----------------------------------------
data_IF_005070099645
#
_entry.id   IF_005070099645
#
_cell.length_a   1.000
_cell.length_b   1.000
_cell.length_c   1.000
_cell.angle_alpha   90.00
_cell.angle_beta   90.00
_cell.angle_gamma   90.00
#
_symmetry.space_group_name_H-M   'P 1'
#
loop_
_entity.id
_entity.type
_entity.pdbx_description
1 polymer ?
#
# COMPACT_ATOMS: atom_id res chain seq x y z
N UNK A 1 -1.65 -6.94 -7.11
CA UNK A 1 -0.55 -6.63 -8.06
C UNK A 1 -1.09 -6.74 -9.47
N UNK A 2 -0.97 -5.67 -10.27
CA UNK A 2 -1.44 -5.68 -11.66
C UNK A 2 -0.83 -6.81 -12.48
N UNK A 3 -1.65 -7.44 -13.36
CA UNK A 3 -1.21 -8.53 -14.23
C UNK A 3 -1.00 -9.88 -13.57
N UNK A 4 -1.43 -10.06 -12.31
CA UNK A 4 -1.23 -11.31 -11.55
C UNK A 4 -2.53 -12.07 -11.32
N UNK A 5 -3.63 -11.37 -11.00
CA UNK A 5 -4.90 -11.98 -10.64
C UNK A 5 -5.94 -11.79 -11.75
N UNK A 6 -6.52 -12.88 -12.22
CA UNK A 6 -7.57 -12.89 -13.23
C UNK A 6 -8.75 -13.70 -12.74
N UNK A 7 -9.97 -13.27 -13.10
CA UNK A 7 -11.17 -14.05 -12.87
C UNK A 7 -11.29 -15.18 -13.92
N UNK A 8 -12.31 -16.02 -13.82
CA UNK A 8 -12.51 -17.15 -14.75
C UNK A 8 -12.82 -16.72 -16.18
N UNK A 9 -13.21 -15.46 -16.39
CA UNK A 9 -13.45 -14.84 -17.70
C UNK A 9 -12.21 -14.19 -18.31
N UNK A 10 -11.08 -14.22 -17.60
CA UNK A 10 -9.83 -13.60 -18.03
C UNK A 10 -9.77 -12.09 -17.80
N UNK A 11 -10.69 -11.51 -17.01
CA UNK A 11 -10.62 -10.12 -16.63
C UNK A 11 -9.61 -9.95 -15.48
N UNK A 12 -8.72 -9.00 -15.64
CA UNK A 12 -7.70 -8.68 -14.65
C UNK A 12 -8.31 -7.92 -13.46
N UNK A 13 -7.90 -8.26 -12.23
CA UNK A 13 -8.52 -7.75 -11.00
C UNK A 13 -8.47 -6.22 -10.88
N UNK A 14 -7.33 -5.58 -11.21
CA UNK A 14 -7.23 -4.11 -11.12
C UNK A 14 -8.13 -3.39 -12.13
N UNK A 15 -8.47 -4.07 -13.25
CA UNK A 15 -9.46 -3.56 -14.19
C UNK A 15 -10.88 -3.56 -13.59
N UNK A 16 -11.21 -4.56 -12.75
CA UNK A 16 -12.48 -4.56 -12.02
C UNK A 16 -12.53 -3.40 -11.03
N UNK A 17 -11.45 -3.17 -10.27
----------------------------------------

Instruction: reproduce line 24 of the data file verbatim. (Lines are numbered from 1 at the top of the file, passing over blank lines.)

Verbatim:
N UNK A 2 -0.97 -5.67 -10.27